“Price had gathered 5,000 to 7,000 recruits and traveled 900 miles, with 90,000 Unions in the field after him, and had battled and fought for 60 days, with no bread or salt, in what is said to be the hardest raid, by either side, during the war. The raid, Shelby said, gave life for 5 more months to the faltering Confederacy.

     “Price crossed the Red River at Clarksville, Texas, and went into winter quarters at Fulton, Arkansas, and Shreveport, Louisiana, until his surrender at the close of the war, 1865.

     :At Boonville, Price awaited Colonel Caleb Dorsey as long as he could, as the celerity of his movements meant all to his success. Dorsey was in the Black foothills of Boone County, concentrating his forces, when Price’s recruits swept on west, leaving him. 

     “A great snow for the time of year had fallen, making foraging and travel difficult and hazardous.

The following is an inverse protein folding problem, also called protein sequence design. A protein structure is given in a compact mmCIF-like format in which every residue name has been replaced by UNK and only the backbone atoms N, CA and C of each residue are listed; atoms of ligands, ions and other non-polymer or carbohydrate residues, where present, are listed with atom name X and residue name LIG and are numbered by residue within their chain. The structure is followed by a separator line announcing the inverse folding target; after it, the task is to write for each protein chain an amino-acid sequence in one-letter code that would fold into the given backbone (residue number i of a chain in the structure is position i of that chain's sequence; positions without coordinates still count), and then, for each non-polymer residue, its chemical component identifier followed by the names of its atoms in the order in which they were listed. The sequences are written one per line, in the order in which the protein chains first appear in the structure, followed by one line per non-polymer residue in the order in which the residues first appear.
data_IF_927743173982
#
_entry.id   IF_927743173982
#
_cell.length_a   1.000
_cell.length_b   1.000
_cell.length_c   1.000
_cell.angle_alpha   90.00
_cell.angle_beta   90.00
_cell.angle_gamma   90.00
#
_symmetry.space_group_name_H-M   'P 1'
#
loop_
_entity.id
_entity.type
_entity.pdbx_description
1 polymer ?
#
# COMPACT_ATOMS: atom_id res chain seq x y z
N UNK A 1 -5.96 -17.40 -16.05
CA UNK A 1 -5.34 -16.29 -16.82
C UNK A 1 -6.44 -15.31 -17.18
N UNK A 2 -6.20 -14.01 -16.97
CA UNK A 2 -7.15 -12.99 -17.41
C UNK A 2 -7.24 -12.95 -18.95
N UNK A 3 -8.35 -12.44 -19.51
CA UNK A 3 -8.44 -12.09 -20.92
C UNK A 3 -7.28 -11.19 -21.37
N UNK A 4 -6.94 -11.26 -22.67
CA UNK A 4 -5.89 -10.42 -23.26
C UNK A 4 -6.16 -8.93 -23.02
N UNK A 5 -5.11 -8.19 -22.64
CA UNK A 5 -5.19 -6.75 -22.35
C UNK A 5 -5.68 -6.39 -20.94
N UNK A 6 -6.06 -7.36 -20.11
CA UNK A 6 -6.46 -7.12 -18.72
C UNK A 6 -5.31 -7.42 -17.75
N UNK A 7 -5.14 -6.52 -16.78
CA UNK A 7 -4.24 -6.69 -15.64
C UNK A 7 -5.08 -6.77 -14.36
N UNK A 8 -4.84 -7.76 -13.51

“After Price and Anderson had gone the Union forces came out and swarmed over the town and highway alike. All Missouri river fords and ferries were in their possession.

     “So, Colonel Dorsey held a council with his men and officers, and agreed to disband, and take chances in small squads, in trying to get home, or to the Confederate army of Price.

     “Some succeeded, but many were killed or captured. Eight men and a boy, Thomas Henry Bradley, started southeast piloted by my father, Alexander Bomar, a sergeant.

     “The snow was deep, with timbers breaking under its weight. At last, about 11 o’clock at night, they arrived at the Ham Brown barn southwest of Mexico, tired, cold, wet and hungry.